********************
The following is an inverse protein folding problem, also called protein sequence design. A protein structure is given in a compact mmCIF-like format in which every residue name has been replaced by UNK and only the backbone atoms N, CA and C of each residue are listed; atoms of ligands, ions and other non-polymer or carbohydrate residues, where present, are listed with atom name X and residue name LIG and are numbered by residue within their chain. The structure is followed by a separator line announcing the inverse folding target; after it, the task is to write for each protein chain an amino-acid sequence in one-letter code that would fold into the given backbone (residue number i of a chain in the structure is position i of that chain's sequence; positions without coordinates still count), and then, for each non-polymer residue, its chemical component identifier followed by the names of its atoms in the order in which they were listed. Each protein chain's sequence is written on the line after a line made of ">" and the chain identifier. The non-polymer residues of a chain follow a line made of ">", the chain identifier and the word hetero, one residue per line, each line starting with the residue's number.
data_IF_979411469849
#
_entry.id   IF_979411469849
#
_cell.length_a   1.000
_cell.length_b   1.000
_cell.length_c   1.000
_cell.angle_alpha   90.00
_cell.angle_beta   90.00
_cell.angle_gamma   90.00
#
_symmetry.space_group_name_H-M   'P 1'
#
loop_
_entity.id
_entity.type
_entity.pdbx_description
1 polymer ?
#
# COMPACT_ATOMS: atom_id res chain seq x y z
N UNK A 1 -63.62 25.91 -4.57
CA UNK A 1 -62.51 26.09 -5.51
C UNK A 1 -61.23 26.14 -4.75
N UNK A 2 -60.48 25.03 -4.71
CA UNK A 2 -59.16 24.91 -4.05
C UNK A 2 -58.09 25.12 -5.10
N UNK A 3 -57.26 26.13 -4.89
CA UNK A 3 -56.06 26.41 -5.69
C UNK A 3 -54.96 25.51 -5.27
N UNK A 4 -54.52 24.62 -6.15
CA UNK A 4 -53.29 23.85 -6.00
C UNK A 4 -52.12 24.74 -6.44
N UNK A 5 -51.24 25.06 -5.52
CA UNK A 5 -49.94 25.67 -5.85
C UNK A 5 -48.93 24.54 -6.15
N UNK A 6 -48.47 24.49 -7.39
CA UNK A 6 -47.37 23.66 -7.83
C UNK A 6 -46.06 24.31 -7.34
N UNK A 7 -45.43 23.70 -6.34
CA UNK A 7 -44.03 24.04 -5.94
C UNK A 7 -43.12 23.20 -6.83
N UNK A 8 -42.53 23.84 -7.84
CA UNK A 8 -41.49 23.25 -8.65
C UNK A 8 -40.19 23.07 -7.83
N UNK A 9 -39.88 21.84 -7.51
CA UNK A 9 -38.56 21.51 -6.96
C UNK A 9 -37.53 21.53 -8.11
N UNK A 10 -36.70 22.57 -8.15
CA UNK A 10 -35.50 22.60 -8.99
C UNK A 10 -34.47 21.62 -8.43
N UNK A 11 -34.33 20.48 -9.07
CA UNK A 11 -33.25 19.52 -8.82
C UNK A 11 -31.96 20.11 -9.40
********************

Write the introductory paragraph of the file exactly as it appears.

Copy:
The following is an inverse protein folding problem, also called protein sequence design. A protein structure is given in a compact mmCIF-like format in which every residue name has been replaced by UNK and only the backbone atoms N, CA and C of each residue are listed; atoms of ligands, ions and other non-polymer or carbohydrate residues, where present, are listed with atom name X and residue name LIG and are numbered by residue within their chain. The structure is followed by a separator line announcing the inverse folding target; after it, the task is to write for each protein chain an amino-acid sequence in one-letter code that would fold into the given backbone (residue number i of a chain in the structure is position i of that chain's sequence; positions without coordinates still count), and then, for each non-polymer residue, its chemical component identifier followed by the names of its atoms in the order in which they were listed. Each protein chain's sequence is written on the line after a line made of ">" and the chain identifier. The non-polymer residues of a chain follow a line made of ">", the chain identifier and the word hetero, one residue per line, each line starting with the residue's number.